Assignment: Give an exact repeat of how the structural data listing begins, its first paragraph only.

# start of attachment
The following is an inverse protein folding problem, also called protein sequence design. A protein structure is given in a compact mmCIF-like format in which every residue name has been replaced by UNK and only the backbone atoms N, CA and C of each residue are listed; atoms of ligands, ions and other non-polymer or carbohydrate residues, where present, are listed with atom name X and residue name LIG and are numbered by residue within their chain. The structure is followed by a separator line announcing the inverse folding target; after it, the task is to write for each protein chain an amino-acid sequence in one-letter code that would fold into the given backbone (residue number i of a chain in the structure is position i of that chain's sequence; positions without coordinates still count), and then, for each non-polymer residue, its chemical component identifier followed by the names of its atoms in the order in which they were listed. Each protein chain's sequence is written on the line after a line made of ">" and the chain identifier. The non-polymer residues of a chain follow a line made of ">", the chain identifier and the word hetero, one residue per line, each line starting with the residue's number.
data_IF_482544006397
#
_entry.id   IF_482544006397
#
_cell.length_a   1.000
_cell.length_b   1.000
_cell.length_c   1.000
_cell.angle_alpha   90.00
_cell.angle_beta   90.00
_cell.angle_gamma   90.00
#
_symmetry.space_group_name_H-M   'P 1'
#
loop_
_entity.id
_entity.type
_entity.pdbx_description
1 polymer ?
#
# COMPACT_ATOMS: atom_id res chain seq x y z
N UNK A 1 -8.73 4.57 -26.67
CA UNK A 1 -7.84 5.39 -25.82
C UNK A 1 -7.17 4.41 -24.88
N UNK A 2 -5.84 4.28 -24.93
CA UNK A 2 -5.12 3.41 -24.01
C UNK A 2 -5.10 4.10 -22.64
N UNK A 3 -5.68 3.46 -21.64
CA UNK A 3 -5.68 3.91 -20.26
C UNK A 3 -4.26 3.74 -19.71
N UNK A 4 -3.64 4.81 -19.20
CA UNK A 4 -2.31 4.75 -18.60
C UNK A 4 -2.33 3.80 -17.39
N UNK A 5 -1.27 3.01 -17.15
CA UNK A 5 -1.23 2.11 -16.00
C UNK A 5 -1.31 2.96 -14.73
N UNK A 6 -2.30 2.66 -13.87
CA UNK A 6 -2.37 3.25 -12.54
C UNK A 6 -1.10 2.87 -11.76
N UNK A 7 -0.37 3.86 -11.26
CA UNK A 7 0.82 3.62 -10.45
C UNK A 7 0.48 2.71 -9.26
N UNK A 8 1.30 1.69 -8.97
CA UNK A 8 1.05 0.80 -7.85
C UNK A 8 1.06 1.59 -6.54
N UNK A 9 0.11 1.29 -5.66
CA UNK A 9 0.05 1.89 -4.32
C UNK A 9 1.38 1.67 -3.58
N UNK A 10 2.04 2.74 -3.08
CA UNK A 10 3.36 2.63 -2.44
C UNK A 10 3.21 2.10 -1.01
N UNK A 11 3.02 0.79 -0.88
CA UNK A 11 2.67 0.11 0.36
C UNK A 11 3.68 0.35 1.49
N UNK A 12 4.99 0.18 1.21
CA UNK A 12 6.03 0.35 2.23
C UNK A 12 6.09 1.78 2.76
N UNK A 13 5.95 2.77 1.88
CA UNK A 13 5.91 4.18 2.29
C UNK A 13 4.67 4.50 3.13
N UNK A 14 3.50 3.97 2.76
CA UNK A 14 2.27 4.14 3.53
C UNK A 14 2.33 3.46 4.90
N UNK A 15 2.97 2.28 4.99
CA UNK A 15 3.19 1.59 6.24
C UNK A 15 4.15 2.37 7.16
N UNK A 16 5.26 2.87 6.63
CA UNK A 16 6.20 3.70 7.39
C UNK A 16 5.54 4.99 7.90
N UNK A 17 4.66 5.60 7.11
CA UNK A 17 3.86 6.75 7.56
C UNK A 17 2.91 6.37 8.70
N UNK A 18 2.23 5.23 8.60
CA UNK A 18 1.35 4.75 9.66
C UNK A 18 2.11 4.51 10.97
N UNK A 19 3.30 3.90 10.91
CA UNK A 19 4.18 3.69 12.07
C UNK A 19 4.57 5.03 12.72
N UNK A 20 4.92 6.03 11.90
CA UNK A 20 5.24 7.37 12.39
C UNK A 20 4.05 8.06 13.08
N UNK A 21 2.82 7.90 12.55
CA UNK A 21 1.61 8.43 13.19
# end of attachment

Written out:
The following is an inverse protein folding problem, also called protein sequence design. A protein structure is given in a compact mmCIF-like format in which every residue name has been replaced by UNK and only the backbone atoms N, CA and C of each residue are listed; atoms of ligands, ions and other non-polymer or carbohydrate residues, where present, are listed with atom name X and residue name LIG and are numbered by residue within their chain. The structure is followed by a separator line announcing the inverse folding target; after it, the task is to write for each protein chain an amino-acid sequence in one-letter code that would fold into the given backbone (residue number i of a chain in the structure is position i of that chain's sequence; positions without coordinates still count), and then, for each non-polymer residue, its chemical component identifier followed by the names of its atoms in the order in which they were listed. Each protein chain's sequence is written on the line after a line made of ">" and the chain identifier. The non-polymer residues of a chain follow a line made of ">", the chain identifier and the word hetero, one residue per line, each line starting with the residue's number.